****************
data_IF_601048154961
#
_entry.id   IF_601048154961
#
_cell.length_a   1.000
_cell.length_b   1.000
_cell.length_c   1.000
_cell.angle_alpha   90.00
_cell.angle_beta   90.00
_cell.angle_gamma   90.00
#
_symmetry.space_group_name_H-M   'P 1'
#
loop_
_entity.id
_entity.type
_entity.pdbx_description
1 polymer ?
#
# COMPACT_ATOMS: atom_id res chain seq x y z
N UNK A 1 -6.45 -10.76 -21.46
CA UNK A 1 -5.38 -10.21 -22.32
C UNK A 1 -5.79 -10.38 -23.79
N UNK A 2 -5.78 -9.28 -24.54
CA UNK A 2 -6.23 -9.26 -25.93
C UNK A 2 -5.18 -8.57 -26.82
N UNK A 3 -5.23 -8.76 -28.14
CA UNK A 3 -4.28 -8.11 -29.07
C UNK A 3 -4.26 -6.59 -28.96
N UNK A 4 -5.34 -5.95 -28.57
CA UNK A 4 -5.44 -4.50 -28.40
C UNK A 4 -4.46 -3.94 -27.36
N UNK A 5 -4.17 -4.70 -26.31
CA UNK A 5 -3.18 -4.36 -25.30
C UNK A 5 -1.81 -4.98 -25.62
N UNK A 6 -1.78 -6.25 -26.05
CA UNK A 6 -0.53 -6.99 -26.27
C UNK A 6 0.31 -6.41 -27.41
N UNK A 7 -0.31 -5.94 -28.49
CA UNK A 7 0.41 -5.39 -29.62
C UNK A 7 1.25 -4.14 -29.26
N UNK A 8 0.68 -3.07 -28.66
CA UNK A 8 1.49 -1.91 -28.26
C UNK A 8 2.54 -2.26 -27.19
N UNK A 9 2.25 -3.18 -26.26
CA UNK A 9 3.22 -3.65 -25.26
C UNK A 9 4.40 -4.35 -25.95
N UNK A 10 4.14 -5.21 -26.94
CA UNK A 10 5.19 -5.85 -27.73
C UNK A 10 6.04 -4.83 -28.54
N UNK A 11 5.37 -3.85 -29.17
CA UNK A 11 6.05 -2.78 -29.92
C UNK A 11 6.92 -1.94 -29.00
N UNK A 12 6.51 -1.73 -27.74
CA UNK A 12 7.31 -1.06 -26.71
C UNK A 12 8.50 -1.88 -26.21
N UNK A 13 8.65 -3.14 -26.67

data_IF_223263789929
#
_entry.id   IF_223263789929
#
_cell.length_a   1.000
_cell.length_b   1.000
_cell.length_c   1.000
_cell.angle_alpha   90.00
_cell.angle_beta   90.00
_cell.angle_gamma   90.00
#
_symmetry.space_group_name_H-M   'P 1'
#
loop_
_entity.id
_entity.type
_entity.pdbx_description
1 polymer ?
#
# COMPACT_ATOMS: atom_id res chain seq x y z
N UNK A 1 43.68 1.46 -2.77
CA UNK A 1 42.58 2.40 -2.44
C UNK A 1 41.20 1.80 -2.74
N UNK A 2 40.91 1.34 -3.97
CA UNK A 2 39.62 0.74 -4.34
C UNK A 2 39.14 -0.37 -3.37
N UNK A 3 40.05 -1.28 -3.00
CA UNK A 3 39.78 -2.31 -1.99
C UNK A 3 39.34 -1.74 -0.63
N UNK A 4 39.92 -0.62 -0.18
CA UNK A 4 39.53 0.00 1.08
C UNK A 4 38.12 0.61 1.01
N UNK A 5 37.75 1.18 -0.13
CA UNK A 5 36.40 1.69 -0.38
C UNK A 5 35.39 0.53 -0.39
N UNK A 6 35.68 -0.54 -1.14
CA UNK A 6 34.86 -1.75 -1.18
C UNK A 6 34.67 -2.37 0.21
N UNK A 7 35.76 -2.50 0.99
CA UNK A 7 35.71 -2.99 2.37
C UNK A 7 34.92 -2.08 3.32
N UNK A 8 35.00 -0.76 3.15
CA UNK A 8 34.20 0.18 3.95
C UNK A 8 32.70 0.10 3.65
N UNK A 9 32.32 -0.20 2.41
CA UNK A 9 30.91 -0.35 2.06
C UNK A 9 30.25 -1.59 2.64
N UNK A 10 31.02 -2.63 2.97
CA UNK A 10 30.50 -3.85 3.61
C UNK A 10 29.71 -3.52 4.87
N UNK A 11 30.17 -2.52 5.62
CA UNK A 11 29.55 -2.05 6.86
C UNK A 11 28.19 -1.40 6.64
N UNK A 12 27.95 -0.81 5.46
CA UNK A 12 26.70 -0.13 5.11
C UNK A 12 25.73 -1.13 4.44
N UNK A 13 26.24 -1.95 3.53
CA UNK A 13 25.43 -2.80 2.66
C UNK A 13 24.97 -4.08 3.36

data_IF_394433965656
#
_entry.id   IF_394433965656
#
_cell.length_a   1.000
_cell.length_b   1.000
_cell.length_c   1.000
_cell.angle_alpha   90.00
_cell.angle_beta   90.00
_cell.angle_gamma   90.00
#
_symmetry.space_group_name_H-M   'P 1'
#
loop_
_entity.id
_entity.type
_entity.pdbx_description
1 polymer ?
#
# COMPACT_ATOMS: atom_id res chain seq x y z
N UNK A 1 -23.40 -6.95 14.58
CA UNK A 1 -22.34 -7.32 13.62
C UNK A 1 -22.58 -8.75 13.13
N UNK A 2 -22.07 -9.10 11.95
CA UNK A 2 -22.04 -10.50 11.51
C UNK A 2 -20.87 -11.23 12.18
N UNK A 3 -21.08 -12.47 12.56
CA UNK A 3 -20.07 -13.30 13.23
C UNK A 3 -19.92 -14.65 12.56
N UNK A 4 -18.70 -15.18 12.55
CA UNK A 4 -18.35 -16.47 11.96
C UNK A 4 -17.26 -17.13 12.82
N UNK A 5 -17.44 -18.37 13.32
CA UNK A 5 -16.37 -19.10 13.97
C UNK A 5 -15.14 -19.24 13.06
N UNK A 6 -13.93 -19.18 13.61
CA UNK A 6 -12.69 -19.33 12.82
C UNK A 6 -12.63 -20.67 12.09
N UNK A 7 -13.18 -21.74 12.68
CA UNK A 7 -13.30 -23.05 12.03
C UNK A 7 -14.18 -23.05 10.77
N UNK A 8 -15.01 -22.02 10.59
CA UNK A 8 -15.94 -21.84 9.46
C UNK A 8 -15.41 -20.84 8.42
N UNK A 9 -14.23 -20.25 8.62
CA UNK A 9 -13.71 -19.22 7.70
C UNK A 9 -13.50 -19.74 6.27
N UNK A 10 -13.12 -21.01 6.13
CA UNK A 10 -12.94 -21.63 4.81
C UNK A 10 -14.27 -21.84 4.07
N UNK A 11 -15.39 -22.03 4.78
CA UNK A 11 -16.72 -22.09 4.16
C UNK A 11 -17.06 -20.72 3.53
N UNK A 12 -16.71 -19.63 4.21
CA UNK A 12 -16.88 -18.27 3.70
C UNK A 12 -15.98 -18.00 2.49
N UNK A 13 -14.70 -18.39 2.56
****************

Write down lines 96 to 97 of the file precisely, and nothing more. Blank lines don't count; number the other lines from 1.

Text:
N UNK A 7 35.76 -2.50 0.99
CA UNK A 7 35.71 -2.99 2.37